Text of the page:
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Go deeper: How one crop illustrates the China trade war that wasn't

Two farmers with backs to the camera harvest sorghum
Farmers cutting sorghum in New Mexico. Photo: Education Images/UIG via Getty Images

A look at the trials and tribulations of one U.S. agricultural product, sorghum, tells the story of how the U.S. reached the brink of a trade war with China — then swiftly retreated.

The big picture: Sorghum growers and exporters were caught in the middle of a U.S. and Chinese trade policy fight so volatile that it stranded sorghum-laden American ships before they reached their destinations in China.

The backdrop: Sorghum, a grain, is used to feed pigs and make a popular liquor in China. Beijing spent about $1.3 billion on sorghum in 2016, and $1.2 billion worth came from the U.S., according MIT's Observatory of Economic Complexity.

  • In February, Beijing launched an anti-dumping investigation into American sorghum, looking into whether the U.S. was selling the crop to China at unfairly low prices. Later that month, Trump announced the first round of steel and aluminum tariffs, kicking off a potential trade war.
  • Amid the trade fight, Chinese imports of sorghum spiked in April. China bought 640,000 tons of the crop, an 87% increase from April 2017, according to Reuters.
  • Then, China declared that it would place an extra 179% tariff on U.S. sorghum imports on April 17. That news prompted an American ship carrying sorghum, bound for Shanghai, to make a U-turn in the Indian Ocean and head for Cartagena, Spain, reports Bloomberg.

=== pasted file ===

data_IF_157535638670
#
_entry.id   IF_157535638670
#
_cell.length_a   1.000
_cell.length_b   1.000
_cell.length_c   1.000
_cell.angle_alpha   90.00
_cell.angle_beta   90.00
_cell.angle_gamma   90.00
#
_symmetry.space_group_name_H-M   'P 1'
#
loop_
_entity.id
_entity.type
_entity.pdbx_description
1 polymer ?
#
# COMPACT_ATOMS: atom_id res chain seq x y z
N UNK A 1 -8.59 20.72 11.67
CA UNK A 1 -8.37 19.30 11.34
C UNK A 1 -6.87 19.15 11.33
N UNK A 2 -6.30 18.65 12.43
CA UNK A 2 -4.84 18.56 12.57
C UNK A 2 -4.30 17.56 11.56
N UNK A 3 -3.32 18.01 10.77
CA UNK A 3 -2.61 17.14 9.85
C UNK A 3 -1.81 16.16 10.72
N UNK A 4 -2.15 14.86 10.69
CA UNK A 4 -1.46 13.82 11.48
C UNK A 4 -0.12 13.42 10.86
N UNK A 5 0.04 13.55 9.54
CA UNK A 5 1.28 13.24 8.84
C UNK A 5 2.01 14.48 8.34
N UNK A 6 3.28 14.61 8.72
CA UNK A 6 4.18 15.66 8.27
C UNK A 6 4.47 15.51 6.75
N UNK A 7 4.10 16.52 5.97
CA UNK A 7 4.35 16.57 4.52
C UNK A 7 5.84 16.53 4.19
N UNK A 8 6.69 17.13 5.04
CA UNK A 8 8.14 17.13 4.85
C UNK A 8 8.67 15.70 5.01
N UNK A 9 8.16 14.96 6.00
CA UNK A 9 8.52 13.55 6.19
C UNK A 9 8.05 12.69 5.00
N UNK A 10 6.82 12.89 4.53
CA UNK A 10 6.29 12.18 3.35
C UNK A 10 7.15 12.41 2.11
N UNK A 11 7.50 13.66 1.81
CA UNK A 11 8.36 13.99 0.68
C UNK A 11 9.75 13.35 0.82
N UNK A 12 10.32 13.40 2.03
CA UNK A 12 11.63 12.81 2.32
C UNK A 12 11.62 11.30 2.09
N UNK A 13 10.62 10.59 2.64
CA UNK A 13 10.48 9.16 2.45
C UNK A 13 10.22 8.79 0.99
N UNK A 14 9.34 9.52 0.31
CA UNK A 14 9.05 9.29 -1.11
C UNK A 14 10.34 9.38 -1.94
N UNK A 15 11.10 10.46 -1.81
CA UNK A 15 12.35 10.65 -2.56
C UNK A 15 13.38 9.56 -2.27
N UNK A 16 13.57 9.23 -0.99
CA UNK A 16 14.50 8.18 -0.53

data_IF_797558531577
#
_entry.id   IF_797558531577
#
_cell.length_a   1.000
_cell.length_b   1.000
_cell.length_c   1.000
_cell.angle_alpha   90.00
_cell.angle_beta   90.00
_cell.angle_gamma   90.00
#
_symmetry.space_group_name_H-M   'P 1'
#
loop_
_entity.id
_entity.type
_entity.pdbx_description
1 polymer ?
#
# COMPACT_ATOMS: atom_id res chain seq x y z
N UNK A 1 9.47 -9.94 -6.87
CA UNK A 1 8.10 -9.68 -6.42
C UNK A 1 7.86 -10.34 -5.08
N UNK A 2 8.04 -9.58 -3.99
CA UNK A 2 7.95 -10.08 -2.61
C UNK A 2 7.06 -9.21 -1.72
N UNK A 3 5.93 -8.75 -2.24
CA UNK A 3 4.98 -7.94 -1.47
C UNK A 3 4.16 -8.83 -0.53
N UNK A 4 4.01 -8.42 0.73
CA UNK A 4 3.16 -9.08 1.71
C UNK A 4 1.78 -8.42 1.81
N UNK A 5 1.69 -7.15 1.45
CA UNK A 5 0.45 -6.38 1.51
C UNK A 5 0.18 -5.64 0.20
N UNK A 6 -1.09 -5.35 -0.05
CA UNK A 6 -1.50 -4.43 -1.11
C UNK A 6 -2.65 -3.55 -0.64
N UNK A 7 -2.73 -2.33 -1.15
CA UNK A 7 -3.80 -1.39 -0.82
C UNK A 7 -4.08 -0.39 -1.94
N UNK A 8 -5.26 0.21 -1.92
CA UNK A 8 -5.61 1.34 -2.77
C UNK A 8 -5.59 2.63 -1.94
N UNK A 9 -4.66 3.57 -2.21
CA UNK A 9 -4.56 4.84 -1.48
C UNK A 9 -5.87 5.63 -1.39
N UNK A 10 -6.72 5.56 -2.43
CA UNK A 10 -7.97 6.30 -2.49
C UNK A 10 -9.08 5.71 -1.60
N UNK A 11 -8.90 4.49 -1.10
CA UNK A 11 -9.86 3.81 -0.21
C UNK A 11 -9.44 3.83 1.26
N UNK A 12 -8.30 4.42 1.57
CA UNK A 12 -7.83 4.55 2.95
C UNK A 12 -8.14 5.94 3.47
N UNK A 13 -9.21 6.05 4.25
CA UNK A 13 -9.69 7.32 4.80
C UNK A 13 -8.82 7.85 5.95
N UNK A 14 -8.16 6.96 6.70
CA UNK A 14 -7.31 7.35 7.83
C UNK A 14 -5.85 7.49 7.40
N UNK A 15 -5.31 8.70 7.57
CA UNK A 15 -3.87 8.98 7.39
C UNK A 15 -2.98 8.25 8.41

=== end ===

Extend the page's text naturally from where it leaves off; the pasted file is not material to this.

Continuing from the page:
• It was one of several ships that had to abruptly change course after China announced the anti-dumping duty.
  • But on May 17, President Xi Jinping's top economic adviser, Liu He, announced that Beijing would drop its probe of U.S. sorghum — a sign of easing trade tensions.
  • That ship heading to Cartagena? It "began sailing back toward the Atlantic. It’s currently bound for Singapore," per Bloomberg.

The bottom line: Although China has dropped its investigation, "the damage to shipments [is] already done and trade flows have been disrupted," per Reuters.

Go deeper: Soybeans are another unlikely ground zero in Trump's trade war.

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